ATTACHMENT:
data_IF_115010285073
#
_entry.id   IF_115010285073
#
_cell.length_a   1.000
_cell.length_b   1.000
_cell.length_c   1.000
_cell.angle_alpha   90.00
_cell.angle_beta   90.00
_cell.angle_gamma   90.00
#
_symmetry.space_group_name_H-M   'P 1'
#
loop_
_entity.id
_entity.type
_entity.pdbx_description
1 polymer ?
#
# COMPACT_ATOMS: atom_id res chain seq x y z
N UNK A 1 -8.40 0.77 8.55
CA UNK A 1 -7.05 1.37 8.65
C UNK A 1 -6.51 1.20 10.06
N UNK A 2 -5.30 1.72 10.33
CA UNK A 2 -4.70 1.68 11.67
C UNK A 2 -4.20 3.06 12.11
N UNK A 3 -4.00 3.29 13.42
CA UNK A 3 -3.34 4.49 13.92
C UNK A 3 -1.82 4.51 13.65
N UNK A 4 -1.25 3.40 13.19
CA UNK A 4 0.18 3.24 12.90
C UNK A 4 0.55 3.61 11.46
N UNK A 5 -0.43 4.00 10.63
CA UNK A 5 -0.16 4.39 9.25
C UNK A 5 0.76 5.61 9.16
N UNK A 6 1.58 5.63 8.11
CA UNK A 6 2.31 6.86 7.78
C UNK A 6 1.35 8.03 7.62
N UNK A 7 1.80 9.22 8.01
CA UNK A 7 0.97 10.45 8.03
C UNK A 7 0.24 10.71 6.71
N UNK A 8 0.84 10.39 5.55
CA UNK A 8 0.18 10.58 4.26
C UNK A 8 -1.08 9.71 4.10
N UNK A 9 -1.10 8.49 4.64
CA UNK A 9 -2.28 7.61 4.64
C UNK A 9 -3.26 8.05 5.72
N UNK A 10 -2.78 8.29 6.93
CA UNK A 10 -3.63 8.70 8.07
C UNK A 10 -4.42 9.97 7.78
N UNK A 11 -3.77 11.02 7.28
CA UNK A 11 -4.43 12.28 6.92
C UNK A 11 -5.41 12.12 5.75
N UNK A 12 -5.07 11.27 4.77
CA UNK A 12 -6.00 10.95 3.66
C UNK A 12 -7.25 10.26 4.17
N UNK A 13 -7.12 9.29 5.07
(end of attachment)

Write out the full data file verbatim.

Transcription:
data_IF_115010285073
#
_entry.id   IF_115010285073
#
_cell.length_a   1.000
_cell.length_b   1.000
_cell.length_c   1.000
_cell.angle_alpha   90.00
_cell.angle_beta   90.00
_cell.angle_gamma   90.00
#
_symmetry.space_group_name_H-M   'P 1'
#
loop_
_entity.id
_entity.type
_entity.pdbx_description
1 polymer ?
#
# COMPACT_ATOMS: atom_id res chain seq x y z
N UNK A 1 -8.40 0.77 8.55
CA UNK A 1 -7.05 1.37 8.65
C UNK A 1 -6.51 1.20 10.06
N UNK A 2 -5.30 1.72 10.33
CA UNK A 2 -4.70 1.68 11.67
C UNK A 2 -4.20 3.06 12.11
N UNK A 3 -4.00 3.29 13.42
CA UNK A 3 -3.34 4.49 13.92
C UNK A 3 -1.82 4.51 13.65
N UNK A 4 -1.25 3.40 13.19
CA UNK A 4 0.18 3.24 12.90
C UNK A 4 0.55 3.61 11.46
N UNK A 5 -0.43 4.00 10.63
CA UNK A 5 -0.16 4.39 9.25
C UNK A 5 0.76 5.61 9.16
N UNK A 6 1.58 5.63 8.11
CA UNK A 6 2.31 6.86 7.78
C UNK A 6 1.35 8.03 7.62
N UNK A 7 1.80 9.22 8.01
CA UNK A 7 0.97 10.45 8.03
C UNK A 7 0.24 10.71 6.71
N UNK A 8 0.84 10.39 5.55
CA UNK A 8 0.18 10.58 4.26
C UNK A 8 -1.08 9.71 4.10
N UNK A 9 -1.10 8.49 4.64
CA UNK A 9 -2.28 7.61 4.64
C UNK A 9 -3.26 8.05 5.72
N UNK A 10 -2.78 8.29 6.93
CA UNK A 10 -3.63 8.70 8.07
C UNK A 10 -4.42 9.97 7.78
N UNK A 11 -3.77 11.02 7.28
CA UNK A 11 -4.43 12.28 6.92
C UNK A 11 -5.41 12.12 5.75
N UNK A 12 -5.07 11.27 4.77
CA UNK A 12 -6.00 10.95 3.66
C UNK A 12 -7.25 10.26 4.17
N UNK A 13 -7.12 9.29 5.07